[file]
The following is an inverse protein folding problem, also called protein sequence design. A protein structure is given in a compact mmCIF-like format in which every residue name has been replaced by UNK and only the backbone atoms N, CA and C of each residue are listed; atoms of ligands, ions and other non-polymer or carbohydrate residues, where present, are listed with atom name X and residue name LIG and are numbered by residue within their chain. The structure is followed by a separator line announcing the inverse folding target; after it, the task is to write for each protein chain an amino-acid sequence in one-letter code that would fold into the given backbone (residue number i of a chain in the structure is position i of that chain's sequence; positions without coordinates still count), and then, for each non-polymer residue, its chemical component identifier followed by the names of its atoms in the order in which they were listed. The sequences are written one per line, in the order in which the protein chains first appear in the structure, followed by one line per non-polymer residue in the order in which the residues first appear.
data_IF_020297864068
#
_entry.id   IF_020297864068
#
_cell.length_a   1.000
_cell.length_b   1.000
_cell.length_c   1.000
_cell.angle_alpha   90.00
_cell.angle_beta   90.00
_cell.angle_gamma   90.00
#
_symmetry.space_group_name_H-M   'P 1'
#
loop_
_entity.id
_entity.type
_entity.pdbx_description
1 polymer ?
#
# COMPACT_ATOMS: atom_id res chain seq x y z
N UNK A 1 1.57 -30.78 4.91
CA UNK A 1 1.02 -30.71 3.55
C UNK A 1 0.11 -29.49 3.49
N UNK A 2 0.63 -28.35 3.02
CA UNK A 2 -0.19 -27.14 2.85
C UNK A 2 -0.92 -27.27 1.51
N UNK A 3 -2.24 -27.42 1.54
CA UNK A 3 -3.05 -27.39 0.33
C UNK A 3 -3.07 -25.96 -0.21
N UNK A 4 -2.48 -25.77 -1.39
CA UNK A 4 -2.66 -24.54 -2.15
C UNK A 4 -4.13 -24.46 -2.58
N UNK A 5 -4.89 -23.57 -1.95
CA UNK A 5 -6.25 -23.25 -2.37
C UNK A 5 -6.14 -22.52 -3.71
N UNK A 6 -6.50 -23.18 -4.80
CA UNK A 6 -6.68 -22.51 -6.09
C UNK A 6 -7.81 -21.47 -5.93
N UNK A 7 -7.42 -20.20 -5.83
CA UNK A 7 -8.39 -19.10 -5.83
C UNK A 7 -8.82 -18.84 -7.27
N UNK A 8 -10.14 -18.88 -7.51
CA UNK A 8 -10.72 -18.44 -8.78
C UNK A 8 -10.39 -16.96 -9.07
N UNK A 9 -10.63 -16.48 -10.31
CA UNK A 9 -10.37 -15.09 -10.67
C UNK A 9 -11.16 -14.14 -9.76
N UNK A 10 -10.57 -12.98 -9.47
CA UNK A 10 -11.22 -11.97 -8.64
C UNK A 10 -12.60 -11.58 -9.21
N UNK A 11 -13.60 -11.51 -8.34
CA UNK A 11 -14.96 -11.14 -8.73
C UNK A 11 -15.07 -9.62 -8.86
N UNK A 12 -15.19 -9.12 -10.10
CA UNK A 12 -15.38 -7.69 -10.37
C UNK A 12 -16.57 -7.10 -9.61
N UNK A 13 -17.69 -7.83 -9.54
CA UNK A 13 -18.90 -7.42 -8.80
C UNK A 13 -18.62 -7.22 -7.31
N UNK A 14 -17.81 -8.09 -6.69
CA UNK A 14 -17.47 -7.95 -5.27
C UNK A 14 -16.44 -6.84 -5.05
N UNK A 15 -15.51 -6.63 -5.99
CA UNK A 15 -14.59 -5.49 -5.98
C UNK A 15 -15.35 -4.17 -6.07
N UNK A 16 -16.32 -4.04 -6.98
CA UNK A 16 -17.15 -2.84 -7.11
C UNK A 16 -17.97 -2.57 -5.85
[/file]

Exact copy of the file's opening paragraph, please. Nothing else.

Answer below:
The following is an inverse protein folding problem, also called protein sequence design. A protein structure is given in a compact mmCIF-like format in which every residue name has been replaced by UNK and only the backbone atoms N, CA and C of each residue are listed; atoms of ligands, ions and other non-polymer or carbohydrate residues, where present, are listed with atom name X and residue name LIG and are numbered by residue within their chain. The structure is followed by a separator line announcing the inverse folding target; after it, the task is to write for each protein chain an amino-acid sequence in one-letter code that would fold into the given backbone (residue number i of a chain in the structure is position i of that chain's sequence; positions without coordinates still count), and then, for each non-polymer residue, its chemical component identifier followed by the names of its atoms in the order in which they were listed. The sequences are written one per line, in the order in which the protein chains first appear in the structure, followed by one line per non-polymer residue in the order in which the residues first appear.